How families read together

How families read together

I did this interview, or “bibliotherapy” session, a few years ago with my friend Ella Berthoud.

She first started thinking about bibliotherapy with Susan Elderkin when they were at Cambridge together.

Over several years they prescribed literature to their friends and family, while Ella worked as an artist and Susan wrote her own novels.

They have since written a book together.

But before you go, please leave a comment below.

What’s one thing you got from watching me talk about reading in my family? What opportunity does it give YOU?

Go ahead. I’d love to hear what you think…

Joakim Blockstrom photographs heirlooms

Joakim Blockstrom photographs heirlooms


Two years ago, Joakim Blockstrom began to think about heirlooms. “Not about my own inheritance,” says the photographer and father of five. “But how most things these days are mass produced, so that when the time comes, what will we have to hand on?”

He asked friends if he could photograph special objects they’d inherited, and stories came flooding out. Afterwards, people thanked him for giving them the chance to think deeply about something – and someone – they had taken for granted. “I gave people an opportunity to reconnect with their feelings about people they had known. The exercise shines a light on a particular member of the family. Quite often they would say something like, “I have never really thought about my grandfather like that before.”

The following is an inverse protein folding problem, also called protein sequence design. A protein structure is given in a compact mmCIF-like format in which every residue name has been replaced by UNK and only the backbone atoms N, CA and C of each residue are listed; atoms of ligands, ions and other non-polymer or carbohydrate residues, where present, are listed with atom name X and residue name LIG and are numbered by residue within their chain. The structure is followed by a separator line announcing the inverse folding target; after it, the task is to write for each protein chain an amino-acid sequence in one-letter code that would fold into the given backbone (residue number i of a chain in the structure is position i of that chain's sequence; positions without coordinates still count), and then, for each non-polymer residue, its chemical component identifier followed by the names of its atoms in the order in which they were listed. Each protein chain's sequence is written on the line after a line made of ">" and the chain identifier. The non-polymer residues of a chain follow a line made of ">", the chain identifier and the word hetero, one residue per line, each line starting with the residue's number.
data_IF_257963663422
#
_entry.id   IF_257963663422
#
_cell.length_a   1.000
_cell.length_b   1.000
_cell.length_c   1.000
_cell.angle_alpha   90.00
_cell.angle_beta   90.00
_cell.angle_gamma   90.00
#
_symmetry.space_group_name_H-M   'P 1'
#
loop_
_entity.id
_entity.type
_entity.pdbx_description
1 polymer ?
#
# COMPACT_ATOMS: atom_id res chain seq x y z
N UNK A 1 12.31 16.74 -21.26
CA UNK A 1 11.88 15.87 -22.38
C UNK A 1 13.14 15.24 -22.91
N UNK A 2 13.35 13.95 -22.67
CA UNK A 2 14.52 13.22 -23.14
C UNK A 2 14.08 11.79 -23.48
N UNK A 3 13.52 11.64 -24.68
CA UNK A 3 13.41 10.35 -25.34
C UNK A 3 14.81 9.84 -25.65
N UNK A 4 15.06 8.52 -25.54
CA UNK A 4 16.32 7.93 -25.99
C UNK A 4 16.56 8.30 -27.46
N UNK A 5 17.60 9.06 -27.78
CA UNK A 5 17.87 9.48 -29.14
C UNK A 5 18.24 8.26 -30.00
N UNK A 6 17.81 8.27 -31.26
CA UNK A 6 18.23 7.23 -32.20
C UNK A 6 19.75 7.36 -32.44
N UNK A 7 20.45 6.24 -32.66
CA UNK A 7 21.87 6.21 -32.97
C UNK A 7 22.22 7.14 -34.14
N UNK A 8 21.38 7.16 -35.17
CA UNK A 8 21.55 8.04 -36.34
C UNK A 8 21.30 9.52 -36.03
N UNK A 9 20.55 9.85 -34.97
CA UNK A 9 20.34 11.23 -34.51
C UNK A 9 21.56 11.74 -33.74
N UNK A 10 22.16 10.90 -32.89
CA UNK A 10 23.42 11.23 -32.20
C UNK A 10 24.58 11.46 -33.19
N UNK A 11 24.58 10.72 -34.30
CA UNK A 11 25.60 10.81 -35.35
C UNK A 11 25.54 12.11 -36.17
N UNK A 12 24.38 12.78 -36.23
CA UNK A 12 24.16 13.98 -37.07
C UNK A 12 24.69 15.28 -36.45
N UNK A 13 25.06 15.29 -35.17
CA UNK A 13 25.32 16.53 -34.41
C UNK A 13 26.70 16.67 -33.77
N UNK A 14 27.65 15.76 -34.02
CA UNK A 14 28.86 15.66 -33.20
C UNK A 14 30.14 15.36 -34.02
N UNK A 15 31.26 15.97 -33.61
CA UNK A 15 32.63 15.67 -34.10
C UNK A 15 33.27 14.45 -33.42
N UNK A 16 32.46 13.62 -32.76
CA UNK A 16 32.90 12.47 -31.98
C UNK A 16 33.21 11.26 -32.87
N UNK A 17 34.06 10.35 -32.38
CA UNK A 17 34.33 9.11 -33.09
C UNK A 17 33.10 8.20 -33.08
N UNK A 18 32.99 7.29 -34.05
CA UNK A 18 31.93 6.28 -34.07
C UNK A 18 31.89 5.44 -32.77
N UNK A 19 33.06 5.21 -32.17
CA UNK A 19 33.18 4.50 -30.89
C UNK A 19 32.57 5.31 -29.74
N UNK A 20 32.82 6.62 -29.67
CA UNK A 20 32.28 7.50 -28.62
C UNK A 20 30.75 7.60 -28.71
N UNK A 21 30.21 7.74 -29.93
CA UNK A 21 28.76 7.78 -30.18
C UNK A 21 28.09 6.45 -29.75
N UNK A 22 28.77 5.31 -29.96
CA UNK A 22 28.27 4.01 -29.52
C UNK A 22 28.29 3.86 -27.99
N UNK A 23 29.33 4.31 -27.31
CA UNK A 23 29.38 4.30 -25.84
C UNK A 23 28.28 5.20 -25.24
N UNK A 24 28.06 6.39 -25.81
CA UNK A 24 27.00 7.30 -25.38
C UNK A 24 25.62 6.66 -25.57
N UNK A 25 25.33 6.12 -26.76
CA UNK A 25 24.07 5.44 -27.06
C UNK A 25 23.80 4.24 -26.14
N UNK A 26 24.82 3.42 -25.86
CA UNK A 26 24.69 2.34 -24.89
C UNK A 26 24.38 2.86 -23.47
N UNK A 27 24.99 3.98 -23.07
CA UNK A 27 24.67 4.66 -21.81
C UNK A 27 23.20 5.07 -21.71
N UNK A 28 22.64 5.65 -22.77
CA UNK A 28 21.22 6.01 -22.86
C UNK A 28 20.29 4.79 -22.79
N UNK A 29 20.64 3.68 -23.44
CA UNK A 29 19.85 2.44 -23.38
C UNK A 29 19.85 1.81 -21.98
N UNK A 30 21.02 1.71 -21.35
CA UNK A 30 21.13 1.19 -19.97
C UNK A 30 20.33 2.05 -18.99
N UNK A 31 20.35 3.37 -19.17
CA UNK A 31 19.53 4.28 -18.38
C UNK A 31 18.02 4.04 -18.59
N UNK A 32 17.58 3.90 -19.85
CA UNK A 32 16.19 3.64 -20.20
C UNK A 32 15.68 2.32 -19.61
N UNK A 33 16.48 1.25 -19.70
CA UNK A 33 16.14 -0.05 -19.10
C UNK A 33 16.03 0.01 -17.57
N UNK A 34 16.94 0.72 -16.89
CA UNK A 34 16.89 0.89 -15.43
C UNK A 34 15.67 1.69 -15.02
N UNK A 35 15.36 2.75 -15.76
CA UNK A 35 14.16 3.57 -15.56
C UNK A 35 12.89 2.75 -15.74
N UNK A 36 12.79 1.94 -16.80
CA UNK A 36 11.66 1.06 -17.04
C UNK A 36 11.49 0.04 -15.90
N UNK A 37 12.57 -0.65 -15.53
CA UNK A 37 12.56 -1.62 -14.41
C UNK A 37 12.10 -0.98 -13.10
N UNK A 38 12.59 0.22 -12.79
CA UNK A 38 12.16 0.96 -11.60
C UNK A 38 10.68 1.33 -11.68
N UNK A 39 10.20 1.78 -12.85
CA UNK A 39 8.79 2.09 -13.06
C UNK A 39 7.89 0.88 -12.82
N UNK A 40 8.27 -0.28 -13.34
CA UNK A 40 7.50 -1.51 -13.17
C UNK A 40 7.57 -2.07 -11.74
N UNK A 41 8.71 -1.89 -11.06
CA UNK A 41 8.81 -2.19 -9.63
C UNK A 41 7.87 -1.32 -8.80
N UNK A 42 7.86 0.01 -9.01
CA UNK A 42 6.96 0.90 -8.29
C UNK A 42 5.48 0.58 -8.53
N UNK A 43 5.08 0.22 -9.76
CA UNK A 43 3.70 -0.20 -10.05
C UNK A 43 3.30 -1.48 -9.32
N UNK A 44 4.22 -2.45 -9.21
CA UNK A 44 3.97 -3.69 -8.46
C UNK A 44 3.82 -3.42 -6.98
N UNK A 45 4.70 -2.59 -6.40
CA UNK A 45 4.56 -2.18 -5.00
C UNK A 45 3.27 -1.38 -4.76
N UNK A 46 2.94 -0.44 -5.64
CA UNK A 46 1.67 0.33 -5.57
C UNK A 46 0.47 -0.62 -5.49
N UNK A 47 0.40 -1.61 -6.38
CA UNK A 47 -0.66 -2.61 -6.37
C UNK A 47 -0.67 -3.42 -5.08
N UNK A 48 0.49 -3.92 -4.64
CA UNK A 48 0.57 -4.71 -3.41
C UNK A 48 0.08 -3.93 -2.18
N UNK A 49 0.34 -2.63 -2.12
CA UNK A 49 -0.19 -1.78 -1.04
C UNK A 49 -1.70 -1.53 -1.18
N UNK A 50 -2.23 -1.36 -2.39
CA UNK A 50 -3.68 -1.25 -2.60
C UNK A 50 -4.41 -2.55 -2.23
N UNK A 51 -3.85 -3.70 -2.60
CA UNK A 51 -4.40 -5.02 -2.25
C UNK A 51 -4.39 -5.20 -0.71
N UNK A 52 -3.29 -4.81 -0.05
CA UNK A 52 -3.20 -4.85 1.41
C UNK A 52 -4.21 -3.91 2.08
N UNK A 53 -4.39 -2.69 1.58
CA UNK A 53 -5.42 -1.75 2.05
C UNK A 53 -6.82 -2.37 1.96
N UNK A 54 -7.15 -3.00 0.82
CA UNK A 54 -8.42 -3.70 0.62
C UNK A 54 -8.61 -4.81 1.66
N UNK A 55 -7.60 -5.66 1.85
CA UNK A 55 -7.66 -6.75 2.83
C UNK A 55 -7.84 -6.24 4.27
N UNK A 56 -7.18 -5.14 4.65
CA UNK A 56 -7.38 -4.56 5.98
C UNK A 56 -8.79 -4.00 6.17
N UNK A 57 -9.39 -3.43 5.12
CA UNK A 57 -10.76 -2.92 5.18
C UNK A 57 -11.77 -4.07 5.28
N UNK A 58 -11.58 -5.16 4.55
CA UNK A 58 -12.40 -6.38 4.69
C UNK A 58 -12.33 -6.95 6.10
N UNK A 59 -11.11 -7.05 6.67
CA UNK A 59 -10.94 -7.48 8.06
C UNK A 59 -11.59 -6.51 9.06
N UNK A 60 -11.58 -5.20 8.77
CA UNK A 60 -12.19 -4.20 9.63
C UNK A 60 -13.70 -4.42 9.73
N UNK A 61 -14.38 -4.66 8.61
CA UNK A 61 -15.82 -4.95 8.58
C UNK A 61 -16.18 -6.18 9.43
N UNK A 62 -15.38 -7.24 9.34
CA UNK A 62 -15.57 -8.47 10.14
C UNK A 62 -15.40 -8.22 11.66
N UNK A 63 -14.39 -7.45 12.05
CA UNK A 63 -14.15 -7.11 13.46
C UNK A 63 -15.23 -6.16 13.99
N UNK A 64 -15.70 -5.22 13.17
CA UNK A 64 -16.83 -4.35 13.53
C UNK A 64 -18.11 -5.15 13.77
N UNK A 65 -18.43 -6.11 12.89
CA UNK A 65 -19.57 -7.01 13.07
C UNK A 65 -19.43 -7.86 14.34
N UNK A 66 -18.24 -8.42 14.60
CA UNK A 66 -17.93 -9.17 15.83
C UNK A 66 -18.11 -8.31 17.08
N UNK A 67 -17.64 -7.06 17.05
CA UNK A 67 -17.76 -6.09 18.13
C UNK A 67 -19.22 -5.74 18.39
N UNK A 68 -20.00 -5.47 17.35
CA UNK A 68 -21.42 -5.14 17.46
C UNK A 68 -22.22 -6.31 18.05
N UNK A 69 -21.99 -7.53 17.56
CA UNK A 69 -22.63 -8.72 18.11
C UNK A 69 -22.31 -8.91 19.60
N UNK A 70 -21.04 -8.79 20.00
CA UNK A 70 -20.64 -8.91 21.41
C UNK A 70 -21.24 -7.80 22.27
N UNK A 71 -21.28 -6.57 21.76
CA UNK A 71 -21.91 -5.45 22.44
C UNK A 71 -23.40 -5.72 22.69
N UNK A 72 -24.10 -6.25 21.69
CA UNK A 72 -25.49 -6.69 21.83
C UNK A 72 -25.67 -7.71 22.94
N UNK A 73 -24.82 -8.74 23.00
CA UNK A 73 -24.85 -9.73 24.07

[thrive_link color=’orange’ link=’https://www.theguardian.com/lifeandstyle/2013/aug/16/family-heirloom-project-joakim-blockstrom’ target=’_blank’ size=’big’ align=’center’]Read His Story[/thrive_link]

Molly Hatch found life stories in china

Not long ago, Molly Hatch was visiting one of her aunts for a family gathering. “I explored her home for the first time, room by room, and when I found myself in her living room I suddenly had the feeling of being at home.

“I knew the objects here, because most of them had been my grandmother’s before she passed away. There were French tobacco lamps on her side tables, a chest, a plate …”

Hatch was gripped: determined to discover more about her family, by understanding the objects from its past.